Hence they resolved, without binding themselves under pain of sin, to offer up for this end the Seven Offerings of the Most Precious Blood, or seven times the Glory be to the Father, etc., or to say the rosary, or some other prayer of their choice, with the addition, "Eternal rest grant to them, O Lord! May eternal light shine upon them, and may they rest in peace. Amen."—If they are able they give every month a small pecuniary contribution as stipends for Holy Masses to be said for the Suffering Souls, or to be applied for the expenses incurred in the propagation of the Confraternity for the relief of the Suffering Souls. The members also give each other mutual encouragement in the performance of other good works for the relief of the Suffering Souls, for instance by assisting poor boys who have a vocation for the priesthood, by contributing to the conversion of the heathens, to the support of the poor and sick; they often visit the Blessed Sacrament, propagate devotion to the Blessed Virgin Mary, assist poor churches, etc. They incite one another especially to assist often at Mass, and to receive holy communion frequently. This latter is prescribed by the rules of the Confraternity, and one member is encouraged to it by the good example of the other. They are further encouraged by occasional meetings and special sermons, and by indulgences granted both for membership in the confraternity, as also for the performance of good works and the reception of the sacraments as members thereof.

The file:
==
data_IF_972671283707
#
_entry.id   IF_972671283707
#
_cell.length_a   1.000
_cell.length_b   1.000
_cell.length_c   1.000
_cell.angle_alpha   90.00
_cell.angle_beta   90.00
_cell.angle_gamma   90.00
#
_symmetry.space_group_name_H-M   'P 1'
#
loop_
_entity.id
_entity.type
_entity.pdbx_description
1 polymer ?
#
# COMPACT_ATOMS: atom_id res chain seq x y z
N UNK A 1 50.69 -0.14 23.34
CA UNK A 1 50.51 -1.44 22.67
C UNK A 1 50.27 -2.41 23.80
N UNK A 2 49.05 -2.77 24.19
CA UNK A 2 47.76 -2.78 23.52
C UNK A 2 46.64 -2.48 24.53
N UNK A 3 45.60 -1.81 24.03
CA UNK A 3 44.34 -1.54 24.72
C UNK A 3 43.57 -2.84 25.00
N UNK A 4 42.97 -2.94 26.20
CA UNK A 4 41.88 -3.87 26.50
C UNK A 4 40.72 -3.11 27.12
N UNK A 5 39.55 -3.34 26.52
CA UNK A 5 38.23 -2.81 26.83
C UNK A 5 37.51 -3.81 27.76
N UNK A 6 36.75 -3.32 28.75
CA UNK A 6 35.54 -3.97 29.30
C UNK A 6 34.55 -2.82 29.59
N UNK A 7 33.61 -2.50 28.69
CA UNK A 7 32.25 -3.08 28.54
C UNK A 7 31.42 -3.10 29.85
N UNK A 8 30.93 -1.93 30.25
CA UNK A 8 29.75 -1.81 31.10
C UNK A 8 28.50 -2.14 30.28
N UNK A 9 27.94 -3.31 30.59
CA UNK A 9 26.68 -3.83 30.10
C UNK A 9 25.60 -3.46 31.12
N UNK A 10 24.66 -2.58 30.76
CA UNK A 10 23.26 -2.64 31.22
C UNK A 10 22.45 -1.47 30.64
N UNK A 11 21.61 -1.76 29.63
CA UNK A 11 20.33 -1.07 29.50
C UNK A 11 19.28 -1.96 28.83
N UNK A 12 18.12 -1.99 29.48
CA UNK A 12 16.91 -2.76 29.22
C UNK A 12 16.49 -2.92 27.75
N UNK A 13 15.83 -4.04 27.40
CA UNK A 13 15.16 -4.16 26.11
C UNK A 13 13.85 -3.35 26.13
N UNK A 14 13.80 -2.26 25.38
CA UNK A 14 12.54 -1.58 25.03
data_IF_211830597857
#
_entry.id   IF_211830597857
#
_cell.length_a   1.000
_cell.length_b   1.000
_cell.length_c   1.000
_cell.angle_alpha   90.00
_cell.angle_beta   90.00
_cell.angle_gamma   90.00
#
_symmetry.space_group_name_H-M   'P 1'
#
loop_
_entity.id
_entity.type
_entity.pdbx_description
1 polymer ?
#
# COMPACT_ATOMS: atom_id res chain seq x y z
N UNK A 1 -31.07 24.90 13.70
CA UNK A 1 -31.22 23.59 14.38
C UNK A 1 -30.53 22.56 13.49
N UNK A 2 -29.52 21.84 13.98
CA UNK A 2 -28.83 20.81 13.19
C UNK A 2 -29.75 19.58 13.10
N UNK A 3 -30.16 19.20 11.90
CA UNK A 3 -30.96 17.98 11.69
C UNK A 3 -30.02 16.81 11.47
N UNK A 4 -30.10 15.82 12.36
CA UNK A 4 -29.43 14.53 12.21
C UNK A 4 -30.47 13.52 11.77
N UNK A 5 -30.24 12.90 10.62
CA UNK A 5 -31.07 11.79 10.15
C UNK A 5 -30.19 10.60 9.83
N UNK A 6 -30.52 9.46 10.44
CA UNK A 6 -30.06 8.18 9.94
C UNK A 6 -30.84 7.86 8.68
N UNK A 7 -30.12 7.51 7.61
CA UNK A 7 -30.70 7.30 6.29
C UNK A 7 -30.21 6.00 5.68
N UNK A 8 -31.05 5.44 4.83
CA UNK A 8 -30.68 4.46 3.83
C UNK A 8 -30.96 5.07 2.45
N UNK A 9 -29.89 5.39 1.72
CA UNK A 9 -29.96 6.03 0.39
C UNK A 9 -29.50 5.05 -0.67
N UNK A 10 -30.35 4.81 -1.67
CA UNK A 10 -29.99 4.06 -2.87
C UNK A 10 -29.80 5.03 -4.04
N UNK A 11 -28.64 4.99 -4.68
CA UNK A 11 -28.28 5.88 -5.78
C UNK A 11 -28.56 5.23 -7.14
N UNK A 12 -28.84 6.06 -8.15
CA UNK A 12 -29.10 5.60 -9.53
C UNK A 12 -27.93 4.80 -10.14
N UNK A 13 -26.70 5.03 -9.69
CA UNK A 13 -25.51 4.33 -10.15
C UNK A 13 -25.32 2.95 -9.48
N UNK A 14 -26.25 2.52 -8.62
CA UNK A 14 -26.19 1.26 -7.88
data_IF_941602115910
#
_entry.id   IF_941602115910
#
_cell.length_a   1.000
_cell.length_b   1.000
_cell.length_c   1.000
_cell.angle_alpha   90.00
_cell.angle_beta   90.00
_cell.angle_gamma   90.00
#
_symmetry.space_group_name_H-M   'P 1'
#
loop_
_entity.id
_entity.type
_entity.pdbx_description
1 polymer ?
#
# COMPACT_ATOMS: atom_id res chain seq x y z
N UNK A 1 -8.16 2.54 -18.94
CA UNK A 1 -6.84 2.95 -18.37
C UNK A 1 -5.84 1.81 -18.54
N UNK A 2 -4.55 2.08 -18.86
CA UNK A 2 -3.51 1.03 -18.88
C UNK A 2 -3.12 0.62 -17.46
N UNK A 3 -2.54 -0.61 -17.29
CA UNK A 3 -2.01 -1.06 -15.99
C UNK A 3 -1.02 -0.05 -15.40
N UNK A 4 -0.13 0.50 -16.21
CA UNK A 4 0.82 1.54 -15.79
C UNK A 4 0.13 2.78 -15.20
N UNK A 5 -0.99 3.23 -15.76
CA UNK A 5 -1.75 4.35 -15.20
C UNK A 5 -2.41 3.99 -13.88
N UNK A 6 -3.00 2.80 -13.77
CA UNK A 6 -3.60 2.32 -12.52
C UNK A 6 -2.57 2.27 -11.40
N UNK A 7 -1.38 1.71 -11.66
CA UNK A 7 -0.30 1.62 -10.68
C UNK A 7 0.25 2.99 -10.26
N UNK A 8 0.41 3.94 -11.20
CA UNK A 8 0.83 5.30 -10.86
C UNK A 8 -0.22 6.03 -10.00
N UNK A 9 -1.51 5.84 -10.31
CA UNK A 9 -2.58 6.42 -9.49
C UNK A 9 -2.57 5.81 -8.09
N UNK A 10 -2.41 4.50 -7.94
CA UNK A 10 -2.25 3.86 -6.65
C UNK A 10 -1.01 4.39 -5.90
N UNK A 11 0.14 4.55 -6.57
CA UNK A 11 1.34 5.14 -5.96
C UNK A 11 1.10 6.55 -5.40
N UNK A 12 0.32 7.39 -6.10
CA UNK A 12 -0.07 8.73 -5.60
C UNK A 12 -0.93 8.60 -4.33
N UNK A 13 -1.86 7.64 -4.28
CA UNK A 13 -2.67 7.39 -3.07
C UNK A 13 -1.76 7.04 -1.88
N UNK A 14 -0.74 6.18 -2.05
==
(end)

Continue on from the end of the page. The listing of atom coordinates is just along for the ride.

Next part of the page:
101. This Pious Union for the aid and relief of the Suffering Souls is founded on the faith in Christ, without which faith there can be no true spiritual fraternity of mankind. True, all men became brethren through their creation by the same God, but they did not remain what they were, namely obedient children of God. As a result great misery visited mankind—hatred interiorly and war exteriorly. Then Christ came into the world. "He came into His own, and His own received Him not. But as many as received Him, He gave them power to be made sons of God." (John i. ii, 12.) Once children of God, they are also brethren. Hence Christian fraternity is founded on faith in Christ. With St. Peter the early Christians exclaimed: "Thou art Christ, the Son of the living God," and thus became united with one another. "And all they that believed were together, and had all things in common. Their possessions and goods they sold, and divided them to all, according as everyone had need." (Acts 11: 44, 45.) They persevered together in prayer. This same faith must animate us, the faith namely which shows us God as the common Father of all men, and all men as our brethren in Jesus Christ. This faith directs our attention also to our departed brethren in Purgatory. It speaks to our hearts, thus: "Behold these souls in Purgatory, so severely tried and entirely helpless : they are your brethren !" This faith, living and operating in the souls of those who profess it, will naturally hold them together in the bond of a truly Christian fraternity.